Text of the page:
California offset program bolsters business for Grand Junction firm

Phil Castle, The Business Times

A Grand Junction company has completed only the second offset verification conducted under a greenhouse gas cap-and-trade program in California.

Ruby Canyon Engineering is in the process of completing verifications for seven other offset projects that either destroy such ozone-depleting substances as refrigerants or capture and destroy methane from livestock operations.

The company also is involved in developing protocols for verifying mine methane capture projects, in effect helping to create another market the firm will serve, said Michael Cote, president of Ruby Canyon Engineering.

In the process, business and staffing has grown since Cote and Ronald Collings founded Ruby Canyon Engineering in 2005. The company now employs nine people, five who work in Grand Junction.

As part of an effort to reduce greenhouse gas emissions to 1990 levels by 2020, California has imposed a cap on emissions, starting this year with electric utilities and large industrial facilities. The program also allows for the purchase of credits to offset up to 8 percent of emissions, but those offsets must be independently verified.

Ruby Canyon Engineering is among the firms that have been accredited to verify those offsets.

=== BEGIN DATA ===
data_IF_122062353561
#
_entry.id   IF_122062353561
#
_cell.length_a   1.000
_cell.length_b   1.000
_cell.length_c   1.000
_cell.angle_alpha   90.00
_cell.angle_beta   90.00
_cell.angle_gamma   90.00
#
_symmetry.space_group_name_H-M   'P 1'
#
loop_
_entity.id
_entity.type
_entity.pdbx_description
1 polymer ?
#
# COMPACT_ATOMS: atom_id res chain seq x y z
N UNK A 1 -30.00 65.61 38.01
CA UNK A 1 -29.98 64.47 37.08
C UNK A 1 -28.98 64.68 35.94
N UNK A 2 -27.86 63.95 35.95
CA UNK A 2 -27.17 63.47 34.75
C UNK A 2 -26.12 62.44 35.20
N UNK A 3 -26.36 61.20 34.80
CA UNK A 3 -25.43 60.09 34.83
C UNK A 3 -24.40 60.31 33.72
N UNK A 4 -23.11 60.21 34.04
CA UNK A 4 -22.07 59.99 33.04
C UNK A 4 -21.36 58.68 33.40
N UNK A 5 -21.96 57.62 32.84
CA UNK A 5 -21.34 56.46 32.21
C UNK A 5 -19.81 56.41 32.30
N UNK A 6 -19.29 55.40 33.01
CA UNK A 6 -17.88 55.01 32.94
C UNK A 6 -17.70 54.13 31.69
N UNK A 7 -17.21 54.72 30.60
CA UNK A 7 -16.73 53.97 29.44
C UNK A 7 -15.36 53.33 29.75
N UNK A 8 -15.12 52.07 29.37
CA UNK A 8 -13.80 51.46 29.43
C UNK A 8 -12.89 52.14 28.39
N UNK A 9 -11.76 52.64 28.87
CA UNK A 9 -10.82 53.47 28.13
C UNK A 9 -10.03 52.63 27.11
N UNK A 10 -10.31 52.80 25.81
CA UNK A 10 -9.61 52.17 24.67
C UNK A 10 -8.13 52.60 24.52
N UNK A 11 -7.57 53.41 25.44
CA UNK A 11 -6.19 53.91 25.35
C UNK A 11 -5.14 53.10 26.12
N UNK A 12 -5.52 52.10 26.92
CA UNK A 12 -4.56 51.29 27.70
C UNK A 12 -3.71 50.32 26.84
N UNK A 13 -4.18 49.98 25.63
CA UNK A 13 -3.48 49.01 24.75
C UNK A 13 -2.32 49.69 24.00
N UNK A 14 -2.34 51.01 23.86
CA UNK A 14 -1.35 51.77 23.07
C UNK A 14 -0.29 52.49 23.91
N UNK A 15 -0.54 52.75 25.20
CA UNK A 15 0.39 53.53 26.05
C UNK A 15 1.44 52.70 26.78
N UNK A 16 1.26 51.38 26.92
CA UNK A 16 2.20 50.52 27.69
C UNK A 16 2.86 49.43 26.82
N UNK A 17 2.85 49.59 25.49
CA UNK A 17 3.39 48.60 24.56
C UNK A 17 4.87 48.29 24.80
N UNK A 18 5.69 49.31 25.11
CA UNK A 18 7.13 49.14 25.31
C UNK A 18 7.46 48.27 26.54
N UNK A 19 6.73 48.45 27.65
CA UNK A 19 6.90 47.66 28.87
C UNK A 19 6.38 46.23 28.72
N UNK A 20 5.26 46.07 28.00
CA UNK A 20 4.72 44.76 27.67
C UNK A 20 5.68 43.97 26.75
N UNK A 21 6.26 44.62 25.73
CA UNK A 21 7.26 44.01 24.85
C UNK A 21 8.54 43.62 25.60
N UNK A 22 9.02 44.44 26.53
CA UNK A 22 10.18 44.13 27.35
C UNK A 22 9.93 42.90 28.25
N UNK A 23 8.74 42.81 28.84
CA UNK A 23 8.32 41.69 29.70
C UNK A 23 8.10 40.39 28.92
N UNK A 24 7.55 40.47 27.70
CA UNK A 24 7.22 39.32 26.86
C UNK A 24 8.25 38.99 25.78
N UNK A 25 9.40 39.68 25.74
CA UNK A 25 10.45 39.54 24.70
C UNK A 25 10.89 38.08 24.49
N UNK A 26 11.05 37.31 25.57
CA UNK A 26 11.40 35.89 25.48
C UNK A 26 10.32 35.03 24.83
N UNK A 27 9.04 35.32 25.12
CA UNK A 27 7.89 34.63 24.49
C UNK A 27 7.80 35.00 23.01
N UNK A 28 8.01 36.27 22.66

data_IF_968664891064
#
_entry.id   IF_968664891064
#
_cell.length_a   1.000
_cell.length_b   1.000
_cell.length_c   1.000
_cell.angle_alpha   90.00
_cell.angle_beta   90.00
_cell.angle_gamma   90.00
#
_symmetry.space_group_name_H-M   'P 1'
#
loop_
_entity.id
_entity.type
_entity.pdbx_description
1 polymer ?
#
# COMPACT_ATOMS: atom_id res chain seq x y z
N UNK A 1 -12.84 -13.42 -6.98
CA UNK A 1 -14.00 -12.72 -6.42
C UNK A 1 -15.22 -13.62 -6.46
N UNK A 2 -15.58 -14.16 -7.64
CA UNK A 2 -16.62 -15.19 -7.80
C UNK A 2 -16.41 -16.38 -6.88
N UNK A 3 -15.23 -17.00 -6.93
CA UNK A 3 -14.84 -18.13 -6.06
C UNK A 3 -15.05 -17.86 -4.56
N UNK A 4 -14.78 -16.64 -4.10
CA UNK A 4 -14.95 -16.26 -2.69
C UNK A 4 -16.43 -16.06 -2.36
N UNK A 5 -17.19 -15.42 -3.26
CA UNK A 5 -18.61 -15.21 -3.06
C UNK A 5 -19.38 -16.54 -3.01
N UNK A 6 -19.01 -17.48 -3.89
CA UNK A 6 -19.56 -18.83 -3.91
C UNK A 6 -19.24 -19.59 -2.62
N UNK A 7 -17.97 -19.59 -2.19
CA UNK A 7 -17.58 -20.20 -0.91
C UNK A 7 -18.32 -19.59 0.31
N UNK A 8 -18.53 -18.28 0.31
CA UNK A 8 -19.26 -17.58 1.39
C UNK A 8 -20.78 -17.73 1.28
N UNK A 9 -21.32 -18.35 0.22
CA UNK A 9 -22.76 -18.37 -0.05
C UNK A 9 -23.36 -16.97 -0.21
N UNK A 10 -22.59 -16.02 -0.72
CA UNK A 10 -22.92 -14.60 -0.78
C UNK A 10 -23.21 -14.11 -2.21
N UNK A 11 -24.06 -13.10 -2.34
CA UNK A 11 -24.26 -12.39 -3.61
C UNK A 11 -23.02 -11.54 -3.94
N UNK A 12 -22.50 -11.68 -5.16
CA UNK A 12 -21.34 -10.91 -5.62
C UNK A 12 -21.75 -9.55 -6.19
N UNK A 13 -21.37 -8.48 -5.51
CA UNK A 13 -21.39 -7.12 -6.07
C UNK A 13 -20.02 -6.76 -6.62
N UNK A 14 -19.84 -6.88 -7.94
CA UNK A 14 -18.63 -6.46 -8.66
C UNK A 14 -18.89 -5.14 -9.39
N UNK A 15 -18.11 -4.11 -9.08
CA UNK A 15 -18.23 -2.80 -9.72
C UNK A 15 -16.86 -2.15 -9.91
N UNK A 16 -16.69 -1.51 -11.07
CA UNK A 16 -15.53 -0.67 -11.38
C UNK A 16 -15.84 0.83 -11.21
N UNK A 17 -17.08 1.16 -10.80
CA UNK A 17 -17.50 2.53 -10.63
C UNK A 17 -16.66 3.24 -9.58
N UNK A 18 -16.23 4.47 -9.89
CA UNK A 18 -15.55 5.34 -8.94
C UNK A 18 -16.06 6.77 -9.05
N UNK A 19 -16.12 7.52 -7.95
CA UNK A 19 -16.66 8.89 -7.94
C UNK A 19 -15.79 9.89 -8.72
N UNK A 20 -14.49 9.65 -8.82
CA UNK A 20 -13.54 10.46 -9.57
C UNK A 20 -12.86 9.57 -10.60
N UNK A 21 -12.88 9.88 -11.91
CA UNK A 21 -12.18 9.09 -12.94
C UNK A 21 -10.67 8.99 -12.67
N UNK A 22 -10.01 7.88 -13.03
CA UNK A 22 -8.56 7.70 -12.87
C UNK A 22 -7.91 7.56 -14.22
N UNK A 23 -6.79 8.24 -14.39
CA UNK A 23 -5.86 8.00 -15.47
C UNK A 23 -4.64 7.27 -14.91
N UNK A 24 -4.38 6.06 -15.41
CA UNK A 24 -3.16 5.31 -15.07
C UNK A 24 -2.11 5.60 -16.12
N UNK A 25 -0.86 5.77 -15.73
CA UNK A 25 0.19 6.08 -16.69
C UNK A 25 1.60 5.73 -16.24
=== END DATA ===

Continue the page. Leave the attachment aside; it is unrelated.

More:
In 2009, Ruby Canyon Engineering was the first firm in Colorado and the Rocky Mountain region to earn American National Standards Institution accreditation for third-party greenhouse gas validation and verification. In addition, five members of the staff have completed training under the offset program in California.

In the case of its first verification project in California, Ruby Canyon Engineering evaluated the operation of a facility destroying refrigerants taken out of automobiles, Cote said. The firm verified the refrigerants were destroyed and the quantity involved. The state issued credits to offset emissions elsewhere.

Ruby Canyon Engineering is in the process of completing verifications for three more offset projects that destroy ozone-depleting substances and four projects that capture and destroy methane gas from dairies and other livestock operations, Cote said.

The methane projects typically involve treating a mixture of manure and water in what’s called a biodigester. The resulting methane gas is captured and either used or burned, he said.

Cote expects Ruby Canyon Engineering to soon be involved in yet another type of offset project in California involving capturing methane from mines. The firm has helped the state develop verification protocols for those projects.

Cote once expected a national cap-and-trade program would be enacted as part of efforts to reduce greenhouse gas emissions believed to cause global warming. While that hasn’t happened, the company has been able to take advantage of programs in California, Massachusetts and Canada as well as voluntary efforts, he said.

 

Phil Castle is editor of the Grand Valley Business Times, a twice-monthly business journal published in Grand Junction. Castle brings to his duties nearly 30 years of experience in editorial management positions with Western Colorado newspapers. In addition, his free-lance work has appeared in a variety of publications, including the Washington Post. He holds a bachelor's degree in technical journalism from Colorado State University.
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Posted by on Oct 8 2013. Filed under Business News. You can follow any responses to this entry through the RSS 2.0. Both comments and pings are currently closed.

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